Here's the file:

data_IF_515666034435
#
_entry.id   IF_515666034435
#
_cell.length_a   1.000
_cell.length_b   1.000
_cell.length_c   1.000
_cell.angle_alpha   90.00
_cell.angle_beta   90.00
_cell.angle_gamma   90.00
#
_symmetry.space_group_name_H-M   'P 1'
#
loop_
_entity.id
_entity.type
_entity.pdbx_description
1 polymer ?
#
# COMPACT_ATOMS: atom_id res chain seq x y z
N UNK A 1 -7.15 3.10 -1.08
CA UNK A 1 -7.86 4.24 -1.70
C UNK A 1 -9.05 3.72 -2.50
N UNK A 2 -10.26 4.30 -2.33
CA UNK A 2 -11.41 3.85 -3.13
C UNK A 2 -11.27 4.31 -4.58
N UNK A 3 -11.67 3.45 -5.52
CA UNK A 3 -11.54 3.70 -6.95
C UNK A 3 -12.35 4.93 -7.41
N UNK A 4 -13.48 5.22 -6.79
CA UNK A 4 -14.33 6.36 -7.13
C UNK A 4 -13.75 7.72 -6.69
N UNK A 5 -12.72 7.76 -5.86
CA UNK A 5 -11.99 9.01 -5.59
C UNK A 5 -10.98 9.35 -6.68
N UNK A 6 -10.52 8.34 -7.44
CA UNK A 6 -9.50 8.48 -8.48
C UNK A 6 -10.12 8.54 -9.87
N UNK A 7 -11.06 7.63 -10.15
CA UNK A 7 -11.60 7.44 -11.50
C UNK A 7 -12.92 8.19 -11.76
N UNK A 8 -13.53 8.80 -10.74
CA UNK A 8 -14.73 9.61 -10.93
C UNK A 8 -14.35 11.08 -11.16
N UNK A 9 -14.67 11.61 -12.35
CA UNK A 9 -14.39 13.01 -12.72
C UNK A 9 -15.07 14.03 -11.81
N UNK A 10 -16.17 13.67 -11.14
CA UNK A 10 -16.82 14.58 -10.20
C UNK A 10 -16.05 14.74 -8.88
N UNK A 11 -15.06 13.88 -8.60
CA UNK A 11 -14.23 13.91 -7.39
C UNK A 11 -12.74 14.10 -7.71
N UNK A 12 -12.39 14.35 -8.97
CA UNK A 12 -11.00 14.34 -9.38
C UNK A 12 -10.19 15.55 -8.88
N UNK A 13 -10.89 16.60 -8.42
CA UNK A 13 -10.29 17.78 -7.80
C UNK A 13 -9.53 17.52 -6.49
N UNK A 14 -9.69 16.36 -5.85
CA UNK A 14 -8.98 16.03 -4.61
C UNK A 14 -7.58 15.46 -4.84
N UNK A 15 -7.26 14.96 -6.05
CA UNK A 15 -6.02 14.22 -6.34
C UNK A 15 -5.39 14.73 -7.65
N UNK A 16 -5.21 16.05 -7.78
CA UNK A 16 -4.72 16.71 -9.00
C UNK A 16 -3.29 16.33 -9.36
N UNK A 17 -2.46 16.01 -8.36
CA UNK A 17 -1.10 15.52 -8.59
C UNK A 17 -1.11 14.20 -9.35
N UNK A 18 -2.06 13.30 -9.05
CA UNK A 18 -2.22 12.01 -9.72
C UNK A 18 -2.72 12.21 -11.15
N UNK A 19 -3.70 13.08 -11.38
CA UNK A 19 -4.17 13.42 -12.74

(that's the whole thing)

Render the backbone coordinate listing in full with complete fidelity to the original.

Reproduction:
data_IF_515666034435
#
_entry.id   IF_515666034435
#
_cell.length_a   1.000
_cell.length_b   1.000
_cell.length_c   1.000
_cell.angle_alpha   90.00
_cell.angle_beta   90.00
_cell.angle_gamma   90.00
#
_symmetry.space_group_name_H-M   'P 1'
#
loop_
_entity.id
_entity.type
_entity.pdbx_description
1 polymer ?
#
# COMPACT_ATOMS: atom_id res chain seq x y z
N UNK A 1 -7.15 3.10 -1.08
CA UNK A 1 -7.86 4.24 -1.70
C UNK A 1 -9.05 3.72 -2.50
N UNK A 2 -10.26 4.30 -2.33
CA UNK A 2 -11.41 3.85 -3.13
C UNK A 2 -11.27 4.31 -4.58
N UNK A 3 -11.67 3.45 -5.52
CA UNK A 3 -11.54 3.70 -6.95
C UNK A 3 -12.35 4.93 -7.41
N UNK A 4 -13.48 5.22 -6.79
CA UNK A 4 -14.33 6.36 -7.13
C UNK A 4 -13.75 7.72 -6.69
N UNK A 5 -12.72 7.76 -5.86
CA UNK A 5 -11.99 9.01 -5.59
C UNK A 5 -10.98 9.35 -6.68
N UNK A 6 -10.52 8.34 -7.44
CA UNK A 6 -9.50 8.48 -8.48
C UNK A 6 -10.12 8.54 -9.87
N UNK A 7 -11.06 7.63 -10.15
CA UNK A 7 -11.60 7.44 -11.50
C UNK A 7 -12.92 8.19 -11.76
N UNK A 8 -13.53 8.80 -10.74
CA UNK A 8 -14.73 9.61 -10.93
C UNK A 8 -14.35 11.08 -11.16
N UNK A 9 -14.67 11.61 -12.35
CA UNK A 9 -14.39 13.01 -12.72
C UNK A 9 -15.07 14.03 -11.81
N UNK A 10 -16.17 13.67 -11.14
CA UNK A 10 -16.82 14.58 -10.20
C UNK A 10 -16.05 14.74 -8.88
N UNK A 11 -15.06 13.88 -8.60
CA UNK A 11 -14.23 13.91 -7.39
C UNK A 11 -12.74 14.10 -7.71
N UNK A 12 -12.39 14.35 -8.97
CA UNK A 12 -11.00 14.34 -9.38
C UNK A 12 -10.19 15.55 -8.88
N UNK A 13 -10.89 16.60 -8.42
CA UNK A 13 -10.29 17.78 -7.80
C UNK A 13 -9.53 17.52 -6.49
N UNK A 14 -9.69 16.36 -5.85
CA UNK A 14 -8.98 16.03 -4.61
C UNK A 14 -7.58 15.46 -4.84
N UNK A 15 -7.26 14.96 -6.05
CA UNK A 15 -6.02 14.22 -6.34
C UNK A 15 -5.39 14.73 -7.65
N UNK A 16 -5.21 16.05 -7.78
CA UNK A 16 -4.72 16.71 -9.00
C UNK A 16 -3.29 16.33 -9.36
N UNK A 17 -2.46 16.01 -8.36
CA UNK A 17 -1.10 15.52 -8.59
C UNK A 17 -1.11 14.20 -9.35
N UNK A 18 -2.06 13.30 -9.05
CA UNK A 18 -2.22 12.01 -9.72
C UNK A 18 -2.72 12.21 -11.15
N UNK A 19 -3.70 13.08 -11.38
CA UNK A 19 -4.17 13.42 -12.74